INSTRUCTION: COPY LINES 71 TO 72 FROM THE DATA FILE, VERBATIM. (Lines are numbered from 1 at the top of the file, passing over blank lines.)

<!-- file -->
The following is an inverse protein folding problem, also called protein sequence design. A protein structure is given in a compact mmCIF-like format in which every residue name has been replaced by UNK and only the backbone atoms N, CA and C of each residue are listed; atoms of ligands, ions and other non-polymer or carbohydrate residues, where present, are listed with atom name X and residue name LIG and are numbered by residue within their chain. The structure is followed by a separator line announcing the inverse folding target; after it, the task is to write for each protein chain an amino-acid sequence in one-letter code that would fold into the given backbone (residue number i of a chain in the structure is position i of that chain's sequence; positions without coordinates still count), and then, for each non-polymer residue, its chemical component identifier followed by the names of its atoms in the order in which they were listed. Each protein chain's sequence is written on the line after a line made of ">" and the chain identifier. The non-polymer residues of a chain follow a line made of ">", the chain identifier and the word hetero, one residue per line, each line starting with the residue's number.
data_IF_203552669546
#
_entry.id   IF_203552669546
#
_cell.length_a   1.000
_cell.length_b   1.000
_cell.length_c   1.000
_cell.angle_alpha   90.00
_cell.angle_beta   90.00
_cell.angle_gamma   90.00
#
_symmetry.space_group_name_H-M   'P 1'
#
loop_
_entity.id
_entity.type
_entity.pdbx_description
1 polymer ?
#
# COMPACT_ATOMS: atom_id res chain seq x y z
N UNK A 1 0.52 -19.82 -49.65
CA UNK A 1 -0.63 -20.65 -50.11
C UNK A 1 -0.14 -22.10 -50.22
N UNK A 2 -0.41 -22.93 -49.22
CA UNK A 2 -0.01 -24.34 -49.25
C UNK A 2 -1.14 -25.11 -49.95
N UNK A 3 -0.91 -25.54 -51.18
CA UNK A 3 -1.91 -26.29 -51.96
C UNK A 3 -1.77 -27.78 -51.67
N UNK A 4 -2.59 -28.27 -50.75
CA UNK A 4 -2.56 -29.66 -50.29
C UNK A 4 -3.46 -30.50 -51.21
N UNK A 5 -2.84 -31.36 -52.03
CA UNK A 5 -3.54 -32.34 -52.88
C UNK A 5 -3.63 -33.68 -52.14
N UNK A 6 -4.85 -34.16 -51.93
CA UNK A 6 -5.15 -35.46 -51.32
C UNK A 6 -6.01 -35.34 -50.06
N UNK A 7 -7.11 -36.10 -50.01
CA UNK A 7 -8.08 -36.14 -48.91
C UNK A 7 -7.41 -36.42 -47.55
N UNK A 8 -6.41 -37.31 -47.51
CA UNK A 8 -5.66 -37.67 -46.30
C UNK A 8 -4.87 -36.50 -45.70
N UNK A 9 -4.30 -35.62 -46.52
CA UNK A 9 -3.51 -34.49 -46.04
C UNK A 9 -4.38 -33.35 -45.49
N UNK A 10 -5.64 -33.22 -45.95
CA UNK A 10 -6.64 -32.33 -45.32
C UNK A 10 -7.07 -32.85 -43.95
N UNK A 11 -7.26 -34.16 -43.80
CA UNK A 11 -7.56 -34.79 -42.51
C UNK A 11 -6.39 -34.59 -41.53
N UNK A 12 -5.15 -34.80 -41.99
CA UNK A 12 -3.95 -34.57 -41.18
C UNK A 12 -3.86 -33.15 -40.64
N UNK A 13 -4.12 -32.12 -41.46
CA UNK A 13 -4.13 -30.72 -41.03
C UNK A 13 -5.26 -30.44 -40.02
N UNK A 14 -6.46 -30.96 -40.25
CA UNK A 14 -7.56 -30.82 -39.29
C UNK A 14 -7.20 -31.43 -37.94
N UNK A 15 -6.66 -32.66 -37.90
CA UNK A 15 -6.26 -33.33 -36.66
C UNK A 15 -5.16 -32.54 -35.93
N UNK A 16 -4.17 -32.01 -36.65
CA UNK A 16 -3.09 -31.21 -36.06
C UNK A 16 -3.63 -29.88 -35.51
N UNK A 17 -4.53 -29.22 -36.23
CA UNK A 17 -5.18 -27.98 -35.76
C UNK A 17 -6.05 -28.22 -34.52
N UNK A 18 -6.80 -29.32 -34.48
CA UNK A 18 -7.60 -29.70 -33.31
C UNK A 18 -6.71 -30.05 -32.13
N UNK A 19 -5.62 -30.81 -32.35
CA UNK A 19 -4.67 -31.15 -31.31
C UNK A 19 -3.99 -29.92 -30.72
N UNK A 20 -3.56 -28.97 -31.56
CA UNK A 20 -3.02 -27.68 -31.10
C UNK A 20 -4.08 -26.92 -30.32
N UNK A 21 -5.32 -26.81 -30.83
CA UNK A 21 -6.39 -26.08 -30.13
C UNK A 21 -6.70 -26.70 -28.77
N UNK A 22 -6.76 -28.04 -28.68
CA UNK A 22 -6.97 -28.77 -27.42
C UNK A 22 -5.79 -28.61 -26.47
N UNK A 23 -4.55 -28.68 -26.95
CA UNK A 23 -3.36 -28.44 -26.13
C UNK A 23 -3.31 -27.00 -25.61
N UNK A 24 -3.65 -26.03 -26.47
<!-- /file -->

CA UNK A 17 -5.18 -27.98 -35.76
C UNK A 17 -6.05 -28.22 -34.52